Your teeth are under a lot of pressure– and that’s not just when you’re biting or chewing. Whenever you are subjected to extreme changes in altitude or atmospheric pressure, you could experience a type of squeezing dental pain that might send you running to the office of a Greenville SC dentist.
The condition called ‘tooth squeeze’ is another name for the phenomenon known as barodontalgia. Pilots, mountain climbers, and scuba divers are most likely to suffer from this condition, but anyone can be impacted by it. The pain, which is similar to the phenomenon that occurs when your ears pop on an airplane, is caused by the expansion and contraction of air pockets inside of your teeth. The intensity of this pressure change is especially noticeable when you are in extremely high pressure environments such as the ocean, or particularly low pressure settings such as an airplane.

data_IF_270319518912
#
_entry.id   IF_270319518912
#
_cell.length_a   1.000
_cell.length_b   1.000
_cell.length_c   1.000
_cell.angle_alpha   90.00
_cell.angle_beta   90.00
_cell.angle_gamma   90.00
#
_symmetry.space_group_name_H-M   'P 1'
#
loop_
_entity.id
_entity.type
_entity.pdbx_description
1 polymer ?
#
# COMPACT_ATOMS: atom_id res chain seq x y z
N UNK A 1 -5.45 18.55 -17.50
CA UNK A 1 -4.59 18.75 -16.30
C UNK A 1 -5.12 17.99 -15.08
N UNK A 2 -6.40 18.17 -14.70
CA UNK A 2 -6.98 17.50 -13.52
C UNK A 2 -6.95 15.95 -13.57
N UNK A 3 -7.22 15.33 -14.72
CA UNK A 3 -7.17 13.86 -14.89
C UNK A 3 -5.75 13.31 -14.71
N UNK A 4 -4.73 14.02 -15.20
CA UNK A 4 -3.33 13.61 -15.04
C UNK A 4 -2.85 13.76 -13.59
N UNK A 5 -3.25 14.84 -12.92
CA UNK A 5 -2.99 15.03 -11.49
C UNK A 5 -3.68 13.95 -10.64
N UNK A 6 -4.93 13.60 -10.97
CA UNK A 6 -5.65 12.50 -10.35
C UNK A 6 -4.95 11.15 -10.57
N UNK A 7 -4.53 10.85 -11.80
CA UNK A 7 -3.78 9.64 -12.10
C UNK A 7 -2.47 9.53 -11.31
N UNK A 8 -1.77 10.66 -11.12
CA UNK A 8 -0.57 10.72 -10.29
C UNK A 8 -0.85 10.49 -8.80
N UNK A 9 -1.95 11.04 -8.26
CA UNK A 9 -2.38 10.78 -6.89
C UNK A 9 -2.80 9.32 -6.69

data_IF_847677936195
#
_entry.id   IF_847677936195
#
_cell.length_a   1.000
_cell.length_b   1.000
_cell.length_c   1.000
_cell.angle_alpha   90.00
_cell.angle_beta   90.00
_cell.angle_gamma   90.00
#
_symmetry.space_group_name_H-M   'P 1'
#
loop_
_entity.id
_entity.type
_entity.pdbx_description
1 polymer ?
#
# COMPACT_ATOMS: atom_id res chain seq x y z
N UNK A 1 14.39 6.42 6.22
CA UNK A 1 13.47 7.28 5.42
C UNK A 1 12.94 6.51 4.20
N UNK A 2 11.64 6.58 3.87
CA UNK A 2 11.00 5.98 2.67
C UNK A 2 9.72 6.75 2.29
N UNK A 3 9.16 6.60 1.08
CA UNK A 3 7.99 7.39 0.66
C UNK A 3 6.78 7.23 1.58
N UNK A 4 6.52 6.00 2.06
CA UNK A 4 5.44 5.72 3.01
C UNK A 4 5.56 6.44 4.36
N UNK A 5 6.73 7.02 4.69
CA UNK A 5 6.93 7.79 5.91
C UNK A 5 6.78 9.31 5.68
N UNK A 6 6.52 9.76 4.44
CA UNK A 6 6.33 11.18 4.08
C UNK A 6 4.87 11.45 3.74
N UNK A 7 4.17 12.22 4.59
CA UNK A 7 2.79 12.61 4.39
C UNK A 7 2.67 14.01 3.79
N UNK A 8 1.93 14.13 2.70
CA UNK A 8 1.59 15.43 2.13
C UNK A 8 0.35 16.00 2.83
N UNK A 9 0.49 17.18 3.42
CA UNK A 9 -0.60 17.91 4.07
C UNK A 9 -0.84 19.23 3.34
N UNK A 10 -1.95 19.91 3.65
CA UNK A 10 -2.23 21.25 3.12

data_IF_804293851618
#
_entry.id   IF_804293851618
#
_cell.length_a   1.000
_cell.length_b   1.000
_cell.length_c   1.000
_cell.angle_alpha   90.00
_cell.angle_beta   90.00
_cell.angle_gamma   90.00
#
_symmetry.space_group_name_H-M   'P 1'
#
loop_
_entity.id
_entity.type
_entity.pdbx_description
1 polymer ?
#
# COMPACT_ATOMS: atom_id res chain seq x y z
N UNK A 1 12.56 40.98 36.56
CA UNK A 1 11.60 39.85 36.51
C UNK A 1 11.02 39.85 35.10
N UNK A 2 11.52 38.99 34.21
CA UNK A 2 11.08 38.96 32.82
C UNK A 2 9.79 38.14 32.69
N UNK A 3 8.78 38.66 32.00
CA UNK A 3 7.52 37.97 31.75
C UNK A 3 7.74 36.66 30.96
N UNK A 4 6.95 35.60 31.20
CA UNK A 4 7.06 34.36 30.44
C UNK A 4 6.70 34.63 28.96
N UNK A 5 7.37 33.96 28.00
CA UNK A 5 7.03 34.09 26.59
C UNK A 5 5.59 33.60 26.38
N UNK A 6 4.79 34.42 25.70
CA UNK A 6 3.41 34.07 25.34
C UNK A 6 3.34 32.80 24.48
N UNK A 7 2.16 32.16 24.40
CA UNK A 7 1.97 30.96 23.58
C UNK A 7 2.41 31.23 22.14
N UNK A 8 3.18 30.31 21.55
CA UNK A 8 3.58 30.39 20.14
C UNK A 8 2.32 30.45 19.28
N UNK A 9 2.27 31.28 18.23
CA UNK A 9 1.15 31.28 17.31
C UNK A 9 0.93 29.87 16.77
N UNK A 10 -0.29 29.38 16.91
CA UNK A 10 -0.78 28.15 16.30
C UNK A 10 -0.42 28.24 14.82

What causes air pockets in the teeth?
A pocket of air can form within a natural tooth that has been penetrated by a cavity, a leaking filling, or a poorly-fitting crown. Healthy teeth that are intact are less likely to be affected by atmospheric changes, and that’s why it is important to avoid postponing your recommended dental treatment. A cavity or an infection can cause extreme pain in response to extreme atmospheric pressure changes. Unfortunately, it’s impossible to receive emergency dental care when you are on a plane, deep sea diving, or climbing a mountain!
Here’s what you should do if you experience tooth squeeze:
If you are currently experiencing the pain of a tooth squeeze, avoid any hot or cold beverages. Temperature changes can make the pain worse, so avoid coffee or ice cream if you are mid-flight. Then, make plans to see a Greenville SC dentist as soon as you are able. The loose filling, cavity, or dental infection should be addressed immediately in order to prevent a future flare-up.
For more answers on this topic, call to schedule your dental appointment today.